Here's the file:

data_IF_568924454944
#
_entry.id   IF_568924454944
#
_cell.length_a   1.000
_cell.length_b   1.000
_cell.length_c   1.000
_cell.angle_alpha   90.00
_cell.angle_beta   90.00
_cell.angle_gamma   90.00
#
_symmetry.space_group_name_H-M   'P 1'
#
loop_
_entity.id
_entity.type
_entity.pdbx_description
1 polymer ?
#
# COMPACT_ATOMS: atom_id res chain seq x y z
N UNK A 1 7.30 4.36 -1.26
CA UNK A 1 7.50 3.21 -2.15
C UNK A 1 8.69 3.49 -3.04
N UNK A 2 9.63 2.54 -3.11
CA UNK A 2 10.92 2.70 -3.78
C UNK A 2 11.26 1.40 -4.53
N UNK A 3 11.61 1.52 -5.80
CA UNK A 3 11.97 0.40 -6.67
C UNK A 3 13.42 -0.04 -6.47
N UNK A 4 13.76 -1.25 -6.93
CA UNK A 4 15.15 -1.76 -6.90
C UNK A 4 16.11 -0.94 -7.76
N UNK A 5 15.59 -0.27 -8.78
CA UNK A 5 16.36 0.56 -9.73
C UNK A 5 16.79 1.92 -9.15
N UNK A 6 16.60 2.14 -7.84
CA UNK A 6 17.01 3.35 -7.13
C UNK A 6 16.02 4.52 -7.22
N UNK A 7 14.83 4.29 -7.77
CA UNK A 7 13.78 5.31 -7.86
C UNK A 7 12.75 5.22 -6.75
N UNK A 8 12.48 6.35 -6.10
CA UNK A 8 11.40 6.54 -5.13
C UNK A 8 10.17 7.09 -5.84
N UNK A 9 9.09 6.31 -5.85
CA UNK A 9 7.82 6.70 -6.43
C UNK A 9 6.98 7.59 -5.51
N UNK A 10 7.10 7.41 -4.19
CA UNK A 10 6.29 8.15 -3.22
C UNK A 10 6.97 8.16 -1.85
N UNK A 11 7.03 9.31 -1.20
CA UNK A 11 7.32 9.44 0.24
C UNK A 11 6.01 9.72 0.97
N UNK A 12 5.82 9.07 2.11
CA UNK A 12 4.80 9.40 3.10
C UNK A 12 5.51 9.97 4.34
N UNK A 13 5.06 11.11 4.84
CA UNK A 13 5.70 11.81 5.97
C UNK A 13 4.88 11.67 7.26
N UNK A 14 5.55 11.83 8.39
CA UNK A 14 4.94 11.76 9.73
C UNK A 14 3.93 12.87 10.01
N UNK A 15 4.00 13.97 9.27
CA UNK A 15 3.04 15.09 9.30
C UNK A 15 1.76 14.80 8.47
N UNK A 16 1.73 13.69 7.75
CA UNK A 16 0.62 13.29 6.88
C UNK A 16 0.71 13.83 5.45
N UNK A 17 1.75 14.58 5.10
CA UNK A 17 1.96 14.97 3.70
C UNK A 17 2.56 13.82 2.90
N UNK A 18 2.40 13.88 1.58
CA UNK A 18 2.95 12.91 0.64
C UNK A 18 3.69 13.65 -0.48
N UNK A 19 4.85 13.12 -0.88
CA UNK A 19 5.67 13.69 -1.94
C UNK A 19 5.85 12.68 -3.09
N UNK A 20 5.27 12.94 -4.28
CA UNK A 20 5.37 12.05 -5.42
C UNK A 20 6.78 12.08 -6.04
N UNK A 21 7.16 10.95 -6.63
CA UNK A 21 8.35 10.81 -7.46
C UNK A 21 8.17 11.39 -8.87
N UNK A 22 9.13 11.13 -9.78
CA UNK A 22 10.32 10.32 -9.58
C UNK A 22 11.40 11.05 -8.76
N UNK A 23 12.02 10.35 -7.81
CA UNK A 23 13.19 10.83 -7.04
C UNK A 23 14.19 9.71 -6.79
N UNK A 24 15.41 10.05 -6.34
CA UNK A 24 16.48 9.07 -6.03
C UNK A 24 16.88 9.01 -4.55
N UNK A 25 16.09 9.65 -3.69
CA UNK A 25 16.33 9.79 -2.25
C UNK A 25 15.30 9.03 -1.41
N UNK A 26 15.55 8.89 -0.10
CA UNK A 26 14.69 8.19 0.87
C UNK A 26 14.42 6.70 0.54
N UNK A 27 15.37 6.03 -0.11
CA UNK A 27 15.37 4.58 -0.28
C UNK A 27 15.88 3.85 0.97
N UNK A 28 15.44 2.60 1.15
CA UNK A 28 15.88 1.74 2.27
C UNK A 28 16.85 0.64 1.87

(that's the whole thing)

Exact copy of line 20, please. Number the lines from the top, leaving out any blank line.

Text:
# COMPACT_ATOMS: atom_id res chain seq x y z